Dull lower back pain treatments and relief

As long as your pain is not severe, treatment can begin at home. See a doctor for a specialized treatment plan if your back pain is significantly affecting your life.

At-home treatments

You can try the following treatments at home to help relieve some symptoms.

  • Heat and cold: Use hot or cold packs depending on which seems more helpful to you.
  • Pain medication: Try non-steroidal anti-inflammatory drugs (NSAIDs) such as ibuprofen (Advil, Motrin) as long as your physician agrees.
  • Topical analgesics: Try those that have a heating or cooling sensation.
  • Stay active: Limit bed rest and time spent sitting.
  • Low-impact exercise: Try walking and swimming, which will improve strength, circulation, and flexibility.
  • Lifestyle improvements: Change your diet, exercise, sleep, and smoking habits to improve your overall health.

Medical treatments

If conservative methods do not provide relief, consult your physician for the following.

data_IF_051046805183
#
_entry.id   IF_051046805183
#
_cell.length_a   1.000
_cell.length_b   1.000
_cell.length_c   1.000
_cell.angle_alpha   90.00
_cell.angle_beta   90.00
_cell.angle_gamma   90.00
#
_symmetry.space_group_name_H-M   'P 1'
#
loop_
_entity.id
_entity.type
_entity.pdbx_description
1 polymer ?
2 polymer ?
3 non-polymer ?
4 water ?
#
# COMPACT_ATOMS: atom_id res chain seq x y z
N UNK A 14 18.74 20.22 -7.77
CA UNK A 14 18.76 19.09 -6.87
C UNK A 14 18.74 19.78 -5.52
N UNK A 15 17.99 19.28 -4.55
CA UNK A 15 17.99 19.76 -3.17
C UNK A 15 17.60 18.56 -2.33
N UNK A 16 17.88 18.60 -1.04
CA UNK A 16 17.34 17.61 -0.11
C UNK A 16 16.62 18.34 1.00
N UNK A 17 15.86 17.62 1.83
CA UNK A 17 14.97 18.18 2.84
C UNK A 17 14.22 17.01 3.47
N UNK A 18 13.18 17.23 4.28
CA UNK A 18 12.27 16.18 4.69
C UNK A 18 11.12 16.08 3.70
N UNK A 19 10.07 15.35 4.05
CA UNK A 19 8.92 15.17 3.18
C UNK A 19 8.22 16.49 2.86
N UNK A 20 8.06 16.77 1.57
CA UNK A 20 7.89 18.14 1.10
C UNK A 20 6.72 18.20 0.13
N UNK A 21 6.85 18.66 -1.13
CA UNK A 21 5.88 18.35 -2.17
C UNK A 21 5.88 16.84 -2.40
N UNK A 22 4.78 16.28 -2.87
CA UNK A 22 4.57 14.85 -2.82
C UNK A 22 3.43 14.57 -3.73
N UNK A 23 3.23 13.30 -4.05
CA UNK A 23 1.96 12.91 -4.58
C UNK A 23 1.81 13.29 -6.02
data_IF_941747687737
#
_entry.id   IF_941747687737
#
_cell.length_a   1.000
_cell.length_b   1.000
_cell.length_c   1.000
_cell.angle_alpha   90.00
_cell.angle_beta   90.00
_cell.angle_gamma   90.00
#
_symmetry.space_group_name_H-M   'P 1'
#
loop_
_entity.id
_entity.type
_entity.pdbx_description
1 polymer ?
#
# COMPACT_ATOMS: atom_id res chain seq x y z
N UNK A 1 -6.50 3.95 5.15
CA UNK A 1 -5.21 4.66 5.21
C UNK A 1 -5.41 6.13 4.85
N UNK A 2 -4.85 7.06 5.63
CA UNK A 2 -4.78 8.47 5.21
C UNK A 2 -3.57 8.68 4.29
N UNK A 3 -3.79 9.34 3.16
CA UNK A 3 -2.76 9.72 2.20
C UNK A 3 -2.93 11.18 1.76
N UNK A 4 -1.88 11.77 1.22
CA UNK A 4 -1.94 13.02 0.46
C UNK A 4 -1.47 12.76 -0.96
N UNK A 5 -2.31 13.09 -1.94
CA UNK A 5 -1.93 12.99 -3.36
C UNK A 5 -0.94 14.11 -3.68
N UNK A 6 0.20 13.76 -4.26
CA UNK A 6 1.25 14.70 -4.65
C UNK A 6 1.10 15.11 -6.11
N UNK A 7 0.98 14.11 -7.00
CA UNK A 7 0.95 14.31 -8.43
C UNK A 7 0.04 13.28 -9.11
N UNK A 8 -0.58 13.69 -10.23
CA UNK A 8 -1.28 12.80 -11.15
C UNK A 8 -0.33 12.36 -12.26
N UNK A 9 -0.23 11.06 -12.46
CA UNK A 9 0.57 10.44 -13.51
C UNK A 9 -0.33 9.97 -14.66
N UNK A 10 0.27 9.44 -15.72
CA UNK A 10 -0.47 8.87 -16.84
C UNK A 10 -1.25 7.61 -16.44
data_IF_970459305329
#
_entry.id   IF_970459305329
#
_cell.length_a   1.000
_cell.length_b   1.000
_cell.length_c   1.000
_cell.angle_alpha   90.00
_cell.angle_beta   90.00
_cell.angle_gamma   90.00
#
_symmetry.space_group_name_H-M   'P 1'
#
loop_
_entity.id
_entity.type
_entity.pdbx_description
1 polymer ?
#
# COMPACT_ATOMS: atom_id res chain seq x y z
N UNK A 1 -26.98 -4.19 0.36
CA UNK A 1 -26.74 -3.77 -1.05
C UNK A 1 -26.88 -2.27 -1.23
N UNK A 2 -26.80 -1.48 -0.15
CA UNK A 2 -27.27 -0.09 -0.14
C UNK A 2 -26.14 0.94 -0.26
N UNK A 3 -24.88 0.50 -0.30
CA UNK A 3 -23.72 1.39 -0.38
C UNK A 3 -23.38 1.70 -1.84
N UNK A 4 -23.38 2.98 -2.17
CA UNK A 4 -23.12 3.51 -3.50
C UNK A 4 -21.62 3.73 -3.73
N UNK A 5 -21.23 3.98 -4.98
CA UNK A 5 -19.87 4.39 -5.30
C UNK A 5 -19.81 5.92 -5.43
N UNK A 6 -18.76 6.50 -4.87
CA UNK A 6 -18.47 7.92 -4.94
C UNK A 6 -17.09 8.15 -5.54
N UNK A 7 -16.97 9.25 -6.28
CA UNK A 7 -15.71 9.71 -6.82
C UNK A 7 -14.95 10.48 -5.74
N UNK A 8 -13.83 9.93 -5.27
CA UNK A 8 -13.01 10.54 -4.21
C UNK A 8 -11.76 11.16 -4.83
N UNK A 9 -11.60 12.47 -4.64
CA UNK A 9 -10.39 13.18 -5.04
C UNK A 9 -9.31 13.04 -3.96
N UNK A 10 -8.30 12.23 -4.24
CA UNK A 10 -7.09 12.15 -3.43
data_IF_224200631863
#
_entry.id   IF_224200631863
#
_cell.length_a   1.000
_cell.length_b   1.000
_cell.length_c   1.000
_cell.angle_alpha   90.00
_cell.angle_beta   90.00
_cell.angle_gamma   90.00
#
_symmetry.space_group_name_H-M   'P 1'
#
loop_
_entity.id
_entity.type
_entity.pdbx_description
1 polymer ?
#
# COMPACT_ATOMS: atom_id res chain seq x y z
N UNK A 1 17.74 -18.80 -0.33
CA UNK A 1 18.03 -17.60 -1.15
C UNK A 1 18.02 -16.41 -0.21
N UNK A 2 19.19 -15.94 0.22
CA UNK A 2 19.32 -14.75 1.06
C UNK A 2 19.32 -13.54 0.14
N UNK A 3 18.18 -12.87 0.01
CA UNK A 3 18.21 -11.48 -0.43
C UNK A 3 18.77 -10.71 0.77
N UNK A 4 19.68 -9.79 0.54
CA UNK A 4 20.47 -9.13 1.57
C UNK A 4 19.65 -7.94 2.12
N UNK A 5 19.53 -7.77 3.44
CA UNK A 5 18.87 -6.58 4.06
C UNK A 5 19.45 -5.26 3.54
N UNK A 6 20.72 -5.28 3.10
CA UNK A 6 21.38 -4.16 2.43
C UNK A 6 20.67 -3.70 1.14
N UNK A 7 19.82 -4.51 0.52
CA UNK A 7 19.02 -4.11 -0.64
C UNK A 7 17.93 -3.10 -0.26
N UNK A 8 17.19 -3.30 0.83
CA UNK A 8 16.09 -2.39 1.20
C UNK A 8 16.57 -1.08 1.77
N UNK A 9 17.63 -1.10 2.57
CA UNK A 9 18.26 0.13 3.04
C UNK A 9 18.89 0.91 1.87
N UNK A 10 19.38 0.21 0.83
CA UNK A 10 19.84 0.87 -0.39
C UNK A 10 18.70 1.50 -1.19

• Prescription medication: Opioids and/or antidepressants may be an option.
  • Physical therapy: Such as stretching, strengthening, and yoga-type exercises specialized to your pain.
  • Chiropractic care
  • Alternative treatments: This includes acupuncture, biofeedback, or a transcutaneous electrical nerve stimulation (TENS) unit.

When lower back pain is an emergency

Cauda equina syndrome is a complication of a ruptured disc, where cushioning material is pushed into the spinal canal. This interferes with nerves and causes a loss of bladder and bowel control.

FAQs about dull lower back pain

Here are some frequently asked questions about dull lower back pain.

Can steroid injections help in cases of chronic low back pain?

In some cases, yes, especially when there has been a ruptured disc or when there is spinal stenosis — a narrowing or partial blockage of the spinal canal. However, steroid injections can only help short-term and cannot be continued indefinitely without other risks such as diabetes or bleeding disorders.

Is there a link between chronic dull lower back pain and depression?

Many medical providers feel that there is. Lack of exercise, opioid use, limited activities, and isolation can all contribute to both depression and low back pain. Emotional pain sometimes manifests as physical pain, which is why antidepressants can be helpful.